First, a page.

Did the iPad Deliver?
Steve Jobs had barely left the stage in the Yerba Buena Center for the Arts after announcing the iPad and the complaining began on blogs and on Twitter. Just like the rumors and speculation that preceded the announcement, the post-announcement complaints began to take on a life of their own.
However, one mobile products analyst insists that the device will be a hit going forward and the only reason it's being perceived by some as a failure is because it wasn't what all the bloggers, analysts and pundits wanted.
"A lot of people were disappointed because it did not meet their own agenda," said Avi Greengart, research director for consumer devices at Current Analysis. "No one has succeeded in the in between space between a smartphone and a laptop, but I think this will in the long term."
He expressed frustration with people claiming to have been briefed on the device in the weeks running up to the launch as well. "Apple (NASDAQ: AAPL) doesn't brief anyone in advance. I spoke to Phil Schiller [Apple's senior vice president of worldwide marketing] at the launch and he said no analysts were briefed in advance," he said.
(Web entrepreneur Jason Calacanis punked the press by spilling supposed features of the device the night before launch on Twitter. The features were a ludicrous grab bag facial recognition and solar panels but several news outlets ran with it. Now Valleywag is having a grand old time ridiculing them for being taken in.)
It did seem like there was a new research report almost daily from financial analysts, almost all of whom were completely wrong. One of those areas talk that Apple would add Verizon Wireless (NYSE: VZ) as a carrier. The problems with AT&T (NYSE: T), Apple's exclusive partner for the iPhone, are well-documented and user loyalty to the device is the only thing that keeps people from switching carriers.
So there was plenty of moaning when Jobs announced a 3G wireless plan with AT&T only. Greengart wasn't surprised and said there are two issues surrounding Apple's wireless partners.
First is the contract. Neither AT&T nor Apple have said when their contract expires. A Wall Street Journal report last year, citing unnamed sources, said it expired this year, which is repeated all over the blogosphere as fact. However, when the iPhone launched in 2007, USA Today reported the deal was for five years.
Either way, "people are definitely guessing," said Greengart.
LTE, fourth-generation wireless technology
Secondly, there is the network. AT&T's network is GSM, which is widely used around the world. Verizon's is CMDA, which is used only by Verizon and in Korea. Greengart said Apple is not going to make a second phone, especially if it only sells in two countries.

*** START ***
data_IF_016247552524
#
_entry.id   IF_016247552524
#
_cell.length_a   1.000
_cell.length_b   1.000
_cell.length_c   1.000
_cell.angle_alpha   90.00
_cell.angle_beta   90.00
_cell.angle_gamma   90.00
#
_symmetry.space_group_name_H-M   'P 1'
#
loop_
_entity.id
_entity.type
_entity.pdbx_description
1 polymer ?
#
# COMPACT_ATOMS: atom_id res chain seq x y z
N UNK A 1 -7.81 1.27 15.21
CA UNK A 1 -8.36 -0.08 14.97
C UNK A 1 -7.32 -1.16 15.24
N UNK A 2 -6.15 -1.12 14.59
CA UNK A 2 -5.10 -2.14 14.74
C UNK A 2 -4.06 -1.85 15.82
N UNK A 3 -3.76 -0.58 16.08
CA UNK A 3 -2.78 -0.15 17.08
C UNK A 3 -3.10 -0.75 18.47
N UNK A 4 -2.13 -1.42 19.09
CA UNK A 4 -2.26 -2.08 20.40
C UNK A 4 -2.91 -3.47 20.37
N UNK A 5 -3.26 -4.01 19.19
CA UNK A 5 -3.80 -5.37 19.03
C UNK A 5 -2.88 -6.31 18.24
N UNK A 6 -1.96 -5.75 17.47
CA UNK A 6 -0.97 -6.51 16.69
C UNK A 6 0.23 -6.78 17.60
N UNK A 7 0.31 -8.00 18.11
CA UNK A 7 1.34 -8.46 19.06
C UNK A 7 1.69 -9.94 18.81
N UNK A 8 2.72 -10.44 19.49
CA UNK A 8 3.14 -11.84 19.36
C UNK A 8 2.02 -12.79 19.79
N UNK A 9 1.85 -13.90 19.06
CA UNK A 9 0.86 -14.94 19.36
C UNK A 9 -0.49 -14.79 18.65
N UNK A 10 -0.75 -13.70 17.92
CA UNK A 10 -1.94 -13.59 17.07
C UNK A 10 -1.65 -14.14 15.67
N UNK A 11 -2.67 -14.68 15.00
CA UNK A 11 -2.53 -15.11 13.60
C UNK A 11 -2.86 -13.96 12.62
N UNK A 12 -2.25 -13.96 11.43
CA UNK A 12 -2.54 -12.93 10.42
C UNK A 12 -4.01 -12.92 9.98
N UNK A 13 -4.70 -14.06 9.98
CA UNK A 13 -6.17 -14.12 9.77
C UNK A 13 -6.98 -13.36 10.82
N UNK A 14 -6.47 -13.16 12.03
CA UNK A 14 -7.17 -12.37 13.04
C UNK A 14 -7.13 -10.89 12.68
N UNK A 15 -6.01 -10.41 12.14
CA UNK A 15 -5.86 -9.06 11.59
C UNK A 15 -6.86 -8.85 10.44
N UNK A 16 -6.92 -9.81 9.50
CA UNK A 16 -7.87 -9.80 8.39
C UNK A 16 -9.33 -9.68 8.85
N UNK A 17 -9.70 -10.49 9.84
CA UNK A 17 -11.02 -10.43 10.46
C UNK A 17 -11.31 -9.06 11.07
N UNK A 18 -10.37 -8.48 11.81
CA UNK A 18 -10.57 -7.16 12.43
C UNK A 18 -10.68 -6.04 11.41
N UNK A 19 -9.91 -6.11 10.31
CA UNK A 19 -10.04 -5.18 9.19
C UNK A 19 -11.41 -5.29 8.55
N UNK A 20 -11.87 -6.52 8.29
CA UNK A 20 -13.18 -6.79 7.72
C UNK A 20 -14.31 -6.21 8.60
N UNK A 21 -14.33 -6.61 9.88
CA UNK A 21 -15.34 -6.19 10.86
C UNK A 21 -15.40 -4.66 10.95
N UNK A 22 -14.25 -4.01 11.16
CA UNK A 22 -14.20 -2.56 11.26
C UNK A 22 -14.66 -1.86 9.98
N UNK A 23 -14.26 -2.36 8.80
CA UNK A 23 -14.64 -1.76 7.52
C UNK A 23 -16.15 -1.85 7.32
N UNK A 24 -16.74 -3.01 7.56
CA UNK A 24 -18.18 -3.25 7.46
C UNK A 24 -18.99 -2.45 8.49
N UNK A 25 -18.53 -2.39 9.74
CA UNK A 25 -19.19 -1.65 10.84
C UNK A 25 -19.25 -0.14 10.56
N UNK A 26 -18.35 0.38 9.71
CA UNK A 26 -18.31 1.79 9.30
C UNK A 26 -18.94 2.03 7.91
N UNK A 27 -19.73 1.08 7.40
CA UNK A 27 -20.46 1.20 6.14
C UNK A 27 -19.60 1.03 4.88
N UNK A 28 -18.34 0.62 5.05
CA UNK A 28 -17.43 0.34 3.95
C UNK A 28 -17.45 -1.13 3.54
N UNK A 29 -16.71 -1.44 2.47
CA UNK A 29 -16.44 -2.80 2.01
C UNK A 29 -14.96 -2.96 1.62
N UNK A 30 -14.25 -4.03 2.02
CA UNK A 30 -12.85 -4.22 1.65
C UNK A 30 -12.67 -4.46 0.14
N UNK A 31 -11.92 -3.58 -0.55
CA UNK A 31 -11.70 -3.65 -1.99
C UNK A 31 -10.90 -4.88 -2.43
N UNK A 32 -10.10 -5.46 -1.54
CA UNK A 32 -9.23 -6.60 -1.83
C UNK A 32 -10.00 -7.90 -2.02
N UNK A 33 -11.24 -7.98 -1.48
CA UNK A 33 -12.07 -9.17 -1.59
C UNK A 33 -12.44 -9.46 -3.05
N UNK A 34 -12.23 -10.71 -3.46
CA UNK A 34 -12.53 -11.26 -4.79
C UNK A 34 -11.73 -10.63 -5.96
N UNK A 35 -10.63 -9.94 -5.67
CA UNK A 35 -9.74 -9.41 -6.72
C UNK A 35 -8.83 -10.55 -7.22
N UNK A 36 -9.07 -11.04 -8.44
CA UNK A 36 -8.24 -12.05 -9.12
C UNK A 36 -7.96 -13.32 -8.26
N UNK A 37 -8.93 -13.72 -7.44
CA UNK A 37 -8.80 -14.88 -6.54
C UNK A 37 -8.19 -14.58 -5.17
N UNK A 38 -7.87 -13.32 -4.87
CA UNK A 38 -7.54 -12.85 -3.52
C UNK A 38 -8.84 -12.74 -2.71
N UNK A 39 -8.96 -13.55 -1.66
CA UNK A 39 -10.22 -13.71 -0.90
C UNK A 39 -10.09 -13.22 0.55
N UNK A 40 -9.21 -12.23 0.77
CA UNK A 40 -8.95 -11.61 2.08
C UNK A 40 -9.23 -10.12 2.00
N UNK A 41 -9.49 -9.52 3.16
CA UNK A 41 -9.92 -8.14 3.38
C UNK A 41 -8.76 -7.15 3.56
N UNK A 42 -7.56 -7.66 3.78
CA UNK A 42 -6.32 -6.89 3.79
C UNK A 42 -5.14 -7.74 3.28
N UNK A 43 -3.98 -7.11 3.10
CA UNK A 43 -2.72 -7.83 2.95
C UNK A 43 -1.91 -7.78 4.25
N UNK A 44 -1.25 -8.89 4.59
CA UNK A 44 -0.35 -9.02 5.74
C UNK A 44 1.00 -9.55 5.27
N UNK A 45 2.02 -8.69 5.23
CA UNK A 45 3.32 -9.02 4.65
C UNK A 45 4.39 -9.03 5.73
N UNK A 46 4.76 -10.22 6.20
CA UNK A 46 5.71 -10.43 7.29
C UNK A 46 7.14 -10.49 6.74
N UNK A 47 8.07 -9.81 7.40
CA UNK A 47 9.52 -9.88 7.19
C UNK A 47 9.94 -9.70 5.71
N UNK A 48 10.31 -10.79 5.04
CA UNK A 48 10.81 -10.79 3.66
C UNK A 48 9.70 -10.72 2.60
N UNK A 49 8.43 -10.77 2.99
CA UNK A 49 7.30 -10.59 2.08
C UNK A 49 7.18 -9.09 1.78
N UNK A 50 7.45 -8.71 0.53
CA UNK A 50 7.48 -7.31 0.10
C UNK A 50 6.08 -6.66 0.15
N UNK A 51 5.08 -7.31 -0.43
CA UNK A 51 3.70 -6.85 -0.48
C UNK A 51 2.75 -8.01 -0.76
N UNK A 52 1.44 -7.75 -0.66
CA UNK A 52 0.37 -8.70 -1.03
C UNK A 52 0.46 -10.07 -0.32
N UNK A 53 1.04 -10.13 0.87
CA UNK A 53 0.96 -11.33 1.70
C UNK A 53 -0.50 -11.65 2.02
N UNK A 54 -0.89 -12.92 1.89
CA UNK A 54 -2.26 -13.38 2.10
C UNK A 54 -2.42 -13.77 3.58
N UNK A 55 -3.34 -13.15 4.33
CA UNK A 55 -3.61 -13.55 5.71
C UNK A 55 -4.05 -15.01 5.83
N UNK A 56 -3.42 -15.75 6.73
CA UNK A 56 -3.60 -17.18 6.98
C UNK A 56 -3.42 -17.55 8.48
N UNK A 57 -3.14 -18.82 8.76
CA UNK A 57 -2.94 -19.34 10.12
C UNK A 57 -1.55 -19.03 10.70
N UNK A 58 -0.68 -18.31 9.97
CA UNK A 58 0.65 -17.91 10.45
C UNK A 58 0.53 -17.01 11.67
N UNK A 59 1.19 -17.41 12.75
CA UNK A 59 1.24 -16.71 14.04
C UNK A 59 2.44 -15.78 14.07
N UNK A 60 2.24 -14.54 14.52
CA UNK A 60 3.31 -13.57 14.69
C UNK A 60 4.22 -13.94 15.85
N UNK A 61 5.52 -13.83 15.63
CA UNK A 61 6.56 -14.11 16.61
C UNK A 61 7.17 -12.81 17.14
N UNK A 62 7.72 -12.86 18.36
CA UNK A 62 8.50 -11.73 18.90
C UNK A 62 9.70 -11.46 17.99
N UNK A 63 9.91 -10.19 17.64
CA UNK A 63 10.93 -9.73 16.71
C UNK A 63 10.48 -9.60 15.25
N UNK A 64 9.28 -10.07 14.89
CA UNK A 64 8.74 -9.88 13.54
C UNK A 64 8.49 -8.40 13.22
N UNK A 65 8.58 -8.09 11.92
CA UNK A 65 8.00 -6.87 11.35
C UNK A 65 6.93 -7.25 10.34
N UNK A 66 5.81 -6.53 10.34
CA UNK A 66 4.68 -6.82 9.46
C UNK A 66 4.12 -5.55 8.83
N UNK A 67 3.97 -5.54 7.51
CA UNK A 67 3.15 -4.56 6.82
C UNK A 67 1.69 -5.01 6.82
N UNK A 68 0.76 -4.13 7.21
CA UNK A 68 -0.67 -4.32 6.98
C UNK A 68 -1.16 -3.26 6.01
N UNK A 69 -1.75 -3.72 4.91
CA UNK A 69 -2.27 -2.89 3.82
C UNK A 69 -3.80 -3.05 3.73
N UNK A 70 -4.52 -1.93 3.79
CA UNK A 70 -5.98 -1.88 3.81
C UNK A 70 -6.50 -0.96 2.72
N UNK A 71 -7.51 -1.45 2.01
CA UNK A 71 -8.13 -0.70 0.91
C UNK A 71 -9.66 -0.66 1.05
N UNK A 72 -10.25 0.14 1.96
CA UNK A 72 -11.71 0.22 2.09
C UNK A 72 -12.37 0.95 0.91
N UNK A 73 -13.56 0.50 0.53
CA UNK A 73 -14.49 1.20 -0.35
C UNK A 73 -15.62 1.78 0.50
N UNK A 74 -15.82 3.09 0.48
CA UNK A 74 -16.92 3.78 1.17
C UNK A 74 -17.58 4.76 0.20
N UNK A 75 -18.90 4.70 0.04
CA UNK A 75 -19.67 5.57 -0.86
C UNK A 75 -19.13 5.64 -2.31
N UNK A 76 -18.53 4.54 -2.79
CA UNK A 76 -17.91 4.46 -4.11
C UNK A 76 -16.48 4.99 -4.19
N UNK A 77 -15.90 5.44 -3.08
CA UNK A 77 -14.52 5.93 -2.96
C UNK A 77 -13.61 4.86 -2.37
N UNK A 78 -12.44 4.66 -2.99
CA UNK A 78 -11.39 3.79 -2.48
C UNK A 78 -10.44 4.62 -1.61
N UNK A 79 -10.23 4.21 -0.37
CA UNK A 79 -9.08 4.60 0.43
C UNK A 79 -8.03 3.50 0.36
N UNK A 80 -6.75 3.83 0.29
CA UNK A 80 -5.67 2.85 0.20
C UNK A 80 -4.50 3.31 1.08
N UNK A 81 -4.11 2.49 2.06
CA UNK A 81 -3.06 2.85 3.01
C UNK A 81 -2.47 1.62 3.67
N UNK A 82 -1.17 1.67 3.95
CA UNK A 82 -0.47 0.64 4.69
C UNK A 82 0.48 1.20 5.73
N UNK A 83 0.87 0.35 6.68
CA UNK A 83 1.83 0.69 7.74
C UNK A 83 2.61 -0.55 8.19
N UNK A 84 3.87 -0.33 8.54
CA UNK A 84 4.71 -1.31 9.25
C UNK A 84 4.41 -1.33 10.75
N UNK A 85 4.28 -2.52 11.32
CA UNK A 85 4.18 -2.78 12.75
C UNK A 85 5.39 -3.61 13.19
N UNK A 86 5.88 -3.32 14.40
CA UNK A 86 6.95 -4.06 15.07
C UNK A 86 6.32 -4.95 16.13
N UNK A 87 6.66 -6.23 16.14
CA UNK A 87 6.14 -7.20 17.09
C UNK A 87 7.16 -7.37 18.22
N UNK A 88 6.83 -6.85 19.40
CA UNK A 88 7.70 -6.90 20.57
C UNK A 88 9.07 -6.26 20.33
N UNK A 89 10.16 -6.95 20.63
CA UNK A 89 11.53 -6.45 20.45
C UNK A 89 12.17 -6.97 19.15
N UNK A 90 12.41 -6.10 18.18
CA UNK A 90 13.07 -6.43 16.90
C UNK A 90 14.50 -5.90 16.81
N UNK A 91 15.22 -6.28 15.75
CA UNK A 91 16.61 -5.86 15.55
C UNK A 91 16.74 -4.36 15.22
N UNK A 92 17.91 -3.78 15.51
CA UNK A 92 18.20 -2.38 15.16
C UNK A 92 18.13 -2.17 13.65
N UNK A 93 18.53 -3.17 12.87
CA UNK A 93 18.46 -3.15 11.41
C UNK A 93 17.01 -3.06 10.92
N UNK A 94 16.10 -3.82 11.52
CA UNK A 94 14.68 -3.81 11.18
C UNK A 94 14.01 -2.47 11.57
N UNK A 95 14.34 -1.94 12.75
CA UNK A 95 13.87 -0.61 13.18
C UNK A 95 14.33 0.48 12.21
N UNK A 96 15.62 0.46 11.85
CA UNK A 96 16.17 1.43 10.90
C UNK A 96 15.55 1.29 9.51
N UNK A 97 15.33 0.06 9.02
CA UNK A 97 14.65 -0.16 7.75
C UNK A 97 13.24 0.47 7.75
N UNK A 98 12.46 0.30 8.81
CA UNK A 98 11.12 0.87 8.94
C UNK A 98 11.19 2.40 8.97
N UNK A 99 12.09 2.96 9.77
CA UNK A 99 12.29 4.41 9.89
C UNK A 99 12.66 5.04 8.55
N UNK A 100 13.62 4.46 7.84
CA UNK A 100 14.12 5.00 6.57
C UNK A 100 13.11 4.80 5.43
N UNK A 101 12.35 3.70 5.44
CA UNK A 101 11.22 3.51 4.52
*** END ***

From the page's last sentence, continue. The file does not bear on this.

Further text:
"Apple builds hardware once and tries to sell it in as many geographies as possible. A CDMA phone doesn't fit that goal. If Apple is going to be on Verizon, it will be in the LTE timeframe. I don't see Apple investing in CDMA," he said.
LTE, Long-Term Evolution, is a fourth-generation wireless technology that Verizon is planning to begin rolling out this year, but it will take at least two years to deploy. If the AT&T deal is five years, then it would end around the time LTE deployment concludes in 2013. AT&T is also expected to deploy LTE, so Apple could offer one phone on two carriers. But that's not for three years.
For now, Greengart thinks people need to cool off and let go of their own expectations and experience the device for what it is. "Give people a few months to get over it and see the product. While it doesn't hit a home run in the experience, it should be good enough to get that product off the ground. As Apple starts cost reducing in 2011 and 2012 it's going to sell like mad," he said.
He expects Apple will introduce a new iPhone this summer with the peppy A4 processor used in the iPad, thus bringing that device up to speed, so to speak, and then add multitasking to the operating system for both the iPhone and the iPad this year.
Indirectly, he also thinks the iPad will benefit Apple's MacBook and iMac GPU provider nVidia (NASDAQ: NVDA), even though nVidia has no silicon in the iPad. nVidia has the Tegra 2, an ARM-based processor with nVidia GPU that is similar to Apple's own A4 processor.
"The Tegra 2 is a beast of a processor with a low power draw. You can be assured Apple's competitors will be snapping those up to compete against Apple. By legitimizing the category [of tablets], in many ways Apple is helping nVidia," said Greengart.